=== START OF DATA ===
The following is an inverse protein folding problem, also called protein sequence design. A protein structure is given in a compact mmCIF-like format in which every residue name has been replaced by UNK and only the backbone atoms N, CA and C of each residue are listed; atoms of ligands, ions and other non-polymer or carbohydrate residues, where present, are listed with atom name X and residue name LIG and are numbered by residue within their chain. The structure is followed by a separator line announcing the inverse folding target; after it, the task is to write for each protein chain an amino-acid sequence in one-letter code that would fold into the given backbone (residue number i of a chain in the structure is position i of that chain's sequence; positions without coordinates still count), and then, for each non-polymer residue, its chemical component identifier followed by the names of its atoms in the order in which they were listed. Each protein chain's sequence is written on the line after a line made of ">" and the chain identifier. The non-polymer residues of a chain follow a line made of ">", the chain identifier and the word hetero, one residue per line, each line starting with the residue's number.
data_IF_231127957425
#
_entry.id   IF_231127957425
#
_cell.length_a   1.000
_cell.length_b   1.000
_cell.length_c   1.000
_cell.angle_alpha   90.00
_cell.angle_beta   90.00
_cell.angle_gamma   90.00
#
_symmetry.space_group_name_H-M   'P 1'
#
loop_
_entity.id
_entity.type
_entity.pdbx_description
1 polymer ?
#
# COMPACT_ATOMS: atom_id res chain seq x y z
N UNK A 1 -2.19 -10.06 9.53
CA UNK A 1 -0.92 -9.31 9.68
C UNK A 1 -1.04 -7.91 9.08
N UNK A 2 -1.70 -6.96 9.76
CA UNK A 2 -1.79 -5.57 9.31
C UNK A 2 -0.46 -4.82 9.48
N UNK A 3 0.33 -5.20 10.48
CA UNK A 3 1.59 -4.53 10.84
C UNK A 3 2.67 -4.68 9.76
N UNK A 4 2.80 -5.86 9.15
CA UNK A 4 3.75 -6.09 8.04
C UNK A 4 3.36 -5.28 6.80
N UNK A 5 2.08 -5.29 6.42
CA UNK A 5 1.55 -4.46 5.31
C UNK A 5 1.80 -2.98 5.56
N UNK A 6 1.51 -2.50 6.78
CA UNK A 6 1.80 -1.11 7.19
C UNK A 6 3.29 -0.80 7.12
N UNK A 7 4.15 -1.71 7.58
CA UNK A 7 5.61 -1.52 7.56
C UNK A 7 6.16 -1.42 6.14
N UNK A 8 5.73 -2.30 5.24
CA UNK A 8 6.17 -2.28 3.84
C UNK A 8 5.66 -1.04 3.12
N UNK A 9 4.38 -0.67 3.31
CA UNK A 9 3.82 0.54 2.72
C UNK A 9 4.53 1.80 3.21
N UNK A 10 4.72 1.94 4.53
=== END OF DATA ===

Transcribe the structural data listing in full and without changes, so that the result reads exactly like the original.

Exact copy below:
The following is an inverse protein folding problem, also called protein sequence design. A protein structure is given in a compact mmCIF-like format in which every residue name has been replaced by UNK and only the backbone atoms N, CA and C of each residue are listed; atoms of ligands, ions and other non-polymer or carbohydrate residues, where present, are listed with atom name X and residue name LIG and are numbered by residue within their chain. The structure is followed by a separator line announcing the inverse folding target; after it, the task is to write for each protein chain an amino-acid sequence in one-letter code that would fold into the given backbone (residue number i of a chain in the structure is position i of that chain's sequence; positions without coordinates still count), and then, for each non-polymer residue, its chemical component identifier followed by the names of its atoms in the order in which they were listed. Each protein chain's sequence is written on the line after a line made of ">" and the chain identifier. The non-polymer residues of a chain follow a line made of ">", the chain identifier and the word hetero, one residue per line, each line starting with the residue's number.
data_IF_231127957425
#
_entry.id   IF_231127957425
#
_cell.length_a   1.000
_cell.length_b   1.000
_cell.length_c   1.000
_cell.angle_alpha   90.00
_cell.angle_beta   90.00
_cell.angle_gamma   90.00
#
_symmetry.space_group_name_H-M   'P 1'
#
loop_
_entity.id
_entity.type
_entity.pdbx_description
1 polymer ?
#
# COMPACT_ATOMS: atom_id res chain seq x y z
N UNK A 1 -2.19 -10.06 9.53
CA UNK A 1 -0.92 -9.31 9.68
C UNK A 1 -1.04 -7.91 9.08
N UNK A 2 -1.70 -6.96 9.76
CA UNK A 2 -1.79 -5.57 9.31
C UNK A 2 -0.46 -4.82 9.48
N UNK A 3 0.33 -5.20 10.48
CA UNK A 3 1.59 -4.53 10.84
C UNK A 3 2.67 -4.68 9.76
N UNK A 4 2.80 -5.86 9.15
CA UNK A 4 3.75 -6.09 8.04
C UNK A 4 3.36 -5.28 6.80
N UNK A 5 2.08 -5.29 6.42
CA UNK A 5 1.55 -4.46 5.31
C UNK A 5 1.80 -2.98 5.56
N UNK A 6 1.51 -2.50 6.78
CA UNK A 6 1.80 -1.11 7.19
C UNK A 6 3.29 -0.80 7.12
N UNK A 7 4.15 -1.71 7.58
CA UNK A 7 5.61 -1.52 7.56
C UNK A 7 6.16 -1.42 6.14
N UNK A 8 5.73 -2.30 5.24
CA UNK A 8 6.17 -2.28 3.84
C UNK A 8 5.66 -1.04 3.12
N UNK A 9 4.38 -0.67 3.31
CA UNK A 9 3.82 0.54 2.72
C UNK A 9 4.53 1.80 3.21
N UNK A 10 4.72 1.94 4.53